There's no place like home for Erin
$12,160 Raised
41% of $30k goal
61 contributors
2 Years running
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It’s not often that someone is relieved to get a diagnosis that results in losing most of their muscle control. But for Erin Kreiter, finding out that she has myasthenia gravis was better than being told that her illness was an attention-seeking ploy. More ...
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It’s not often that someone is relieved to get a diagnosis that results in losing most of their muscle control.

But for Erin Kreiter, finding out that she has myasthenia gravis was better than always being told that her illness was an attention-seeking ploy.

Even if you don’t know Latin, the word “gravis” would set off warning bells. Indeed, there is no cure for “grave muscle weakness.” A chronic autoimmune neuromuscular disease that’s a cousin to muscular dystrophy, myasthenia gravis means that the message from nerve to muscle doesn’t get through.

In hospital

Today, the 29-year-old PhD candidate requires 24-hour care. If her ventilator — the machine that does the job her muscles in her diaphragm can no longer do — fails, she could breath on her own for only a minute. Her eyes are slightly droopy because keeping your eyes open requires muscle too. She can move her fingers and wrists, and wiggle her toes, but that’s about it.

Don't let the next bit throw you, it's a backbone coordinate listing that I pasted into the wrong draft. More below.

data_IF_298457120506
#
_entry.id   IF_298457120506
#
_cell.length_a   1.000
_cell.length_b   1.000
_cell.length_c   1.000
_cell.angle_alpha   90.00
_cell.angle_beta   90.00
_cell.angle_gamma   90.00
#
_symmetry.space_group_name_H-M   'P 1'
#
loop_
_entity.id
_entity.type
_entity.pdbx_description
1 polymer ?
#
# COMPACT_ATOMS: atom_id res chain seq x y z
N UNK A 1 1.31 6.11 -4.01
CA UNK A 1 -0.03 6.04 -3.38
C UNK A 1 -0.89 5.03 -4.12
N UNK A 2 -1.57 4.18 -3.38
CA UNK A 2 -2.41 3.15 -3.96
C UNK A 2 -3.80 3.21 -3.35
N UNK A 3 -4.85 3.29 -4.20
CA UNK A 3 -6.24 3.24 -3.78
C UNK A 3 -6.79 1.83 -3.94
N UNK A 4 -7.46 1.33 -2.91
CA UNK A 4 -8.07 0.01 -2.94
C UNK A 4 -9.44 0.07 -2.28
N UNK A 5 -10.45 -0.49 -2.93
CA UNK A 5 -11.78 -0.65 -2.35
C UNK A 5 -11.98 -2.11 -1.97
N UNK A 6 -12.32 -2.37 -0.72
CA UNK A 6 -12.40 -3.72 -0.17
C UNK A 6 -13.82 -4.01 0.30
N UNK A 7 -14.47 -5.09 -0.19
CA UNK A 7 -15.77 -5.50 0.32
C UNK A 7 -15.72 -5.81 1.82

Erin has had a lot to cope with since she walked into a hospital in August of 2012 and came home to Langley in an electric wheelchair and on a ventilator 360 days later. But instead of concentrating on what she can’t do, she focuses on what she can do. And top of that list is being able to live at home with her mom Janet, who works at the Trinity Western University Library, and her dad Tim, an RCMP officer who’s on leave until they can ensure they have round-the-clock caregivers seven days a week.

“It’s great, it’s crazy, it’s scary, it’s wonderful, it’s all of those things,” she says of what it’s like to be at home. In healthcare facilities, she spent a lot of time waiting for staff to help her. At home, the round-the-clock help from a caregiver means “I can go out and have a life. I can get back to my studies in September. I can have my friends over, go out to the movies or go out for dinner. I can take my puppy for a walk.

Sheldon and Me

“[The hospital] is a life of waiting and spending a lot of time alone in your room. I couldn’t imagine doing it for the next 50 years. I did it for a year and that was enough.”

It’s not without cost, however. The entire house had to be retrofitted to create a main-floor bedroom and accessible bathroom. The sunken living room floor was raised, walls were removed to make room for her wheelchair’s furniture-wreaking movements, doorways were widened, a wheelchair ramp was installed.

First birthday at home!

Friends and family helped out by lending them money and the Kreiters took out a second mortgage to pay roughly $200,000 in bills. This campaign is to help relieve that financial and emotional burden so they can move on to helping Erin realize her dreams.

“We’re getting it figured out,” says Janet. “We’ve come a long way. It’s a huge amount of work but once you get it figured out….”

“It’s the new normal,” Erin adds. Her mother nods her head. “You just do it.”

 

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